Cambridge, UK: Cambridge University Press, 2017. 314 pp.; 113 b/w ills. Cloth £75.00 (9781107131507)
In Raphael and the Redefinition of Art in Renaissance Italy, Robert Williams has three aims. First, he wants to offer a new account of the achievement of Raphael, emphasizing his expansion of painting’s expressive and conceptual range. Second, he seeks to redefine the Renaissance in Raphael’s image, arguing that Raphael transformed Renaissance art in essential ways that he thinks have been misplaced by recent art historians. Third, he argues for the reorientation of the whole of art... Full Review
May 17, 2018
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Leon Wainwright
Liverpool: Liverpool University Press, 2017. 240 pp.; 45 color ills.; 5 b/w ills. Paperback $34.95 (9781781384176)
With the objective of freeing the art of British artists of African, Asian, and Caribbean descent, known as “black British artists,” from its historically racialized silo, Leon Wainwright’s new book, Phenomenal Difference: A Philosophy of Black British Art, sets out the author’s ambitious project: to bring the philosophy of phenomenology to bear upon these artworks. This book is theoretically well-grounded, and Wainwright has clearly spent a great deal of time contemplating Martin... Full Review
May 14, 2018
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Heinrich Wölfflin
Trans. Jonathan Blower. 100th Anniversary Edition. Los Angeles: Getty Research Institute, 2015. 368 pp.; 122 b/w ills. Paperback $34.95 (9781606064528)
Wölfflin and the Promise of Anonymity From a certain perspective, it is unclear why art history needs a new translation of Heinrich Wölfflin’s The Principles of Art History: The Problem of the Development of Style in Early Modern Art. There are a range of other foundational documents of the discipline that have yet to receive even a first hearing. Moreover, the M. D. Hottinger translation of the text is in print and widely available, and retains much of the elegance,... Full Review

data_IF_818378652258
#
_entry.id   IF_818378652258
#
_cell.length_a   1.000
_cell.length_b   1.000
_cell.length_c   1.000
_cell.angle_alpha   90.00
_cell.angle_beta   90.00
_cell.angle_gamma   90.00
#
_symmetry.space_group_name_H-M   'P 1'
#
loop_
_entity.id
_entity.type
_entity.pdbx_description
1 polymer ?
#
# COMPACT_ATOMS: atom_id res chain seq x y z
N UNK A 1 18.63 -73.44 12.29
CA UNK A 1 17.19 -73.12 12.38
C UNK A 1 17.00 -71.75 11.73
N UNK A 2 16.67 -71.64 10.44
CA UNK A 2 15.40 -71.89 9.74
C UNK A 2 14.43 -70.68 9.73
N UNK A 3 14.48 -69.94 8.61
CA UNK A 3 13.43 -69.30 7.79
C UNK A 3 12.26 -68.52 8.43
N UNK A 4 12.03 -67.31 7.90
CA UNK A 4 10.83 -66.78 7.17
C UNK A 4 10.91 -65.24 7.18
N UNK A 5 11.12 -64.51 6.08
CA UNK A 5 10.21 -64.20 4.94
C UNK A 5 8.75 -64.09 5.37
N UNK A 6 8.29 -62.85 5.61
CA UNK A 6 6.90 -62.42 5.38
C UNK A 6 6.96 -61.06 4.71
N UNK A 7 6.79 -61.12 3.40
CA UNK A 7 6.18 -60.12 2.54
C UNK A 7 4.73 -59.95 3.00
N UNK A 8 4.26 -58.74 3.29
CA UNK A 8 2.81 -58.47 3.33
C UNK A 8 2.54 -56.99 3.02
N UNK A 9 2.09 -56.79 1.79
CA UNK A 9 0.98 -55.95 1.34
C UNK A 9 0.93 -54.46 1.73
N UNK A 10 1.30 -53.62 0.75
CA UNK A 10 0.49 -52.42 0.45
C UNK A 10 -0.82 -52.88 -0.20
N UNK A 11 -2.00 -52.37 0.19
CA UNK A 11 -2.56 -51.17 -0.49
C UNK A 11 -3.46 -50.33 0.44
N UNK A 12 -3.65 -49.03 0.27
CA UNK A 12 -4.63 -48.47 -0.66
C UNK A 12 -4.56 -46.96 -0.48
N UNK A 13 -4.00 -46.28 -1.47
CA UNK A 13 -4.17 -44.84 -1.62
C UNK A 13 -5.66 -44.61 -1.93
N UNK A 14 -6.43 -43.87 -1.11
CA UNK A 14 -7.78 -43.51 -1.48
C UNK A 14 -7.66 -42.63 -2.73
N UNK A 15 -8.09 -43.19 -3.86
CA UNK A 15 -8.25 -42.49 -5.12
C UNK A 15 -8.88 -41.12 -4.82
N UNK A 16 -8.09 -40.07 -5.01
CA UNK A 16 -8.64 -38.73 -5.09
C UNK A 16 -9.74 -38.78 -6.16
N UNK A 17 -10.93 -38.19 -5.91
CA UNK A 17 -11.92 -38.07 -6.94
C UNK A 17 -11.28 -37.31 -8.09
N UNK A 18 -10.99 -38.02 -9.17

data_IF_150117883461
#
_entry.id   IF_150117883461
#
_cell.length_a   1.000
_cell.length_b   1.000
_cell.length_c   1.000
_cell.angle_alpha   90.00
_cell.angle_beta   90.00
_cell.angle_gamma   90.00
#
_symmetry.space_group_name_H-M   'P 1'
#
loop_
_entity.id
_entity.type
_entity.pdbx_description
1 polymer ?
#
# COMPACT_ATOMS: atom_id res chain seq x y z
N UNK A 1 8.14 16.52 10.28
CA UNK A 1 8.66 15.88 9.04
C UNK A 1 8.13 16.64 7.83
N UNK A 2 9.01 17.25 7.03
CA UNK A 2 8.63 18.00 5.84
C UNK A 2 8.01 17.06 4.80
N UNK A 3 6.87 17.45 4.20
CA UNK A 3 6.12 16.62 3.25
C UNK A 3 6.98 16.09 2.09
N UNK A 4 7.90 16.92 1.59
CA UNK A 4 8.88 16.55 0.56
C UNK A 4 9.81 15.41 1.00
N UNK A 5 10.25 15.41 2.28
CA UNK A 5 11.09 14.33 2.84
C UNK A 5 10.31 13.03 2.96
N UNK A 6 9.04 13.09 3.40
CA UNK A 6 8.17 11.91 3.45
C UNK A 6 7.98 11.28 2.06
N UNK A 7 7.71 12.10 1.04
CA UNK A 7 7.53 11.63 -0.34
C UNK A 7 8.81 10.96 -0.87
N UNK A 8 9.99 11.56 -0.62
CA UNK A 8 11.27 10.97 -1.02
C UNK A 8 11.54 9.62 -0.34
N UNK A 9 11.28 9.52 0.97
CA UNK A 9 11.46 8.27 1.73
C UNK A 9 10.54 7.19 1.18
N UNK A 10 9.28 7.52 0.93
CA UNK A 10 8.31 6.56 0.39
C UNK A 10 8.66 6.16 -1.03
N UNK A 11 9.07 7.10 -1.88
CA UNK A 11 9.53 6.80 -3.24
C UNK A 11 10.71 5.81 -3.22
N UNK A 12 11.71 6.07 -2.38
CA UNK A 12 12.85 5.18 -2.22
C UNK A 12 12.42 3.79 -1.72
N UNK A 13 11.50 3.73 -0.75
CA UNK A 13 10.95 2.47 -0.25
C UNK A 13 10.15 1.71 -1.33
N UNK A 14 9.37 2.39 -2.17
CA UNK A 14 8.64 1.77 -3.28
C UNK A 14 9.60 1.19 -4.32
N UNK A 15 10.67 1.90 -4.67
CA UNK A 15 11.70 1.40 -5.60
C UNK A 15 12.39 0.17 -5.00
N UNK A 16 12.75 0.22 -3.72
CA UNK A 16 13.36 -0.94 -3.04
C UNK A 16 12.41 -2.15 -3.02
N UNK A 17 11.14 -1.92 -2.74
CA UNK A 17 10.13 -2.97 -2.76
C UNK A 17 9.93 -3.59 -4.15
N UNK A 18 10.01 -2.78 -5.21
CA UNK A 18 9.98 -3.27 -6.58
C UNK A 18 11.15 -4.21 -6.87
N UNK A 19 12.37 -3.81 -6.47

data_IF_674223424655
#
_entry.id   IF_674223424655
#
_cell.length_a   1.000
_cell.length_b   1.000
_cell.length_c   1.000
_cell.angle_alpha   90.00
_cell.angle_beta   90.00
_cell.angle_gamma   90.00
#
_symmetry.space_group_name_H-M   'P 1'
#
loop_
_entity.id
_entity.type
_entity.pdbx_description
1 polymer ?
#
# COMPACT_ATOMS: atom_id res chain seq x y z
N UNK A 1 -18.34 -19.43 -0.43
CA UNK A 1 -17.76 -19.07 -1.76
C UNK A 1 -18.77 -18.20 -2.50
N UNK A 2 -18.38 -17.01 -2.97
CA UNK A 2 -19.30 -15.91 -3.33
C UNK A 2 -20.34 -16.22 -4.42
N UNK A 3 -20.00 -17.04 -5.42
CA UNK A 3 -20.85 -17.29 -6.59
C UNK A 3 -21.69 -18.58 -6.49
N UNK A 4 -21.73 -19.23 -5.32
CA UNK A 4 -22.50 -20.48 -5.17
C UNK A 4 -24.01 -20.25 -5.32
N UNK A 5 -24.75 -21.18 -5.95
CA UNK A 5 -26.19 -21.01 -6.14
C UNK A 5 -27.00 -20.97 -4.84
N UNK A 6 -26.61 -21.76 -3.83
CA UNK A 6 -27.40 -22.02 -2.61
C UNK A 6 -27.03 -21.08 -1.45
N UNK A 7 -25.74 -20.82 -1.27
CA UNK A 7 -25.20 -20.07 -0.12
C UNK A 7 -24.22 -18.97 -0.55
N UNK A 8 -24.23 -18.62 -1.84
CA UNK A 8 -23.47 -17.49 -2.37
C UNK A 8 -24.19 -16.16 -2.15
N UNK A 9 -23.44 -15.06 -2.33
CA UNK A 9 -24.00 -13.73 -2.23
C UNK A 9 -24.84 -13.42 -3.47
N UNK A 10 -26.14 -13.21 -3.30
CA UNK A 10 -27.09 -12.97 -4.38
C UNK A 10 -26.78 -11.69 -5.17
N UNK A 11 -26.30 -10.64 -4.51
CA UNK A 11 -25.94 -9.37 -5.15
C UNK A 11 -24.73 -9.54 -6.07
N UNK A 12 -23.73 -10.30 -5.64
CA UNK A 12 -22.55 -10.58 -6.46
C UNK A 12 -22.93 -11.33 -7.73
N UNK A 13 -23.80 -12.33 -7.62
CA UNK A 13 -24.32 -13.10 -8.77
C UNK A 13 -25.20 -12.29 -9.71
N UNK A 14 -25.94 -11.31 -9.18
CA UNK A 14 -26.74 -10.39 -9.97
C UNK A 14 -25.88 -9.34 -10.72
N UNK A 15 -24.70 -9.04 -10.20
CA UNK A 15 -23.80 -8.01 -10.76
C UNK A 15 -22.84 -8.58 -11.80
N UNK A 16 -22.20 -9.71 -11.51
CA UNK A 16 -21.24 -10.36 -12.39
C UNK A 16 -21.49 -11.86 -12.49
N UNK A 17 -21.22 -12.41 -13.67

May 11, 2018
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Leigh Raiford and Heike Raphael-Hernandez, eds.
Seattle: University of Washington Press, 2017. 392 pp.; 21 color ills.; 64 b/w ills. Hardcover $30.00 (9780295999579)
Leigh Raiford and Heike Raphael-Hernandez have done a great service to the field of visual culture studies with the publication of Migrating the Black Body: The African Diaspora and Visual Culture. They have brought together an important collection of recent essays on the eponymous themes and topics, but they have also produced with this volume (stemming from a 2014 VolkswagenStiftung-sponsored symposium in Hanover, Germany) a nodal point in the broadening network of intellectual... Full Review
May 9, 2018
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Jacqueline Jung
New York: Cambridge University Press, 2013. 282 pp.; 30 color ills.; 180 b/w ills. Cloth $113.00 (9781107022959)
The Gothic Screen contributes to the body of integrative studies of Gothic art and architecture with an examination of the monumental choir screen that stood between the liturgical choir and the nave and ambulatory. Not a comprehensive catalogue of Gothic screens, the book seeks to “expand our sense of what screens accomplished in their ecclesiastical setting,” which is here understood as “both the physical setting of the Gothic church and the social environment that the... Full Review
May 8, 2018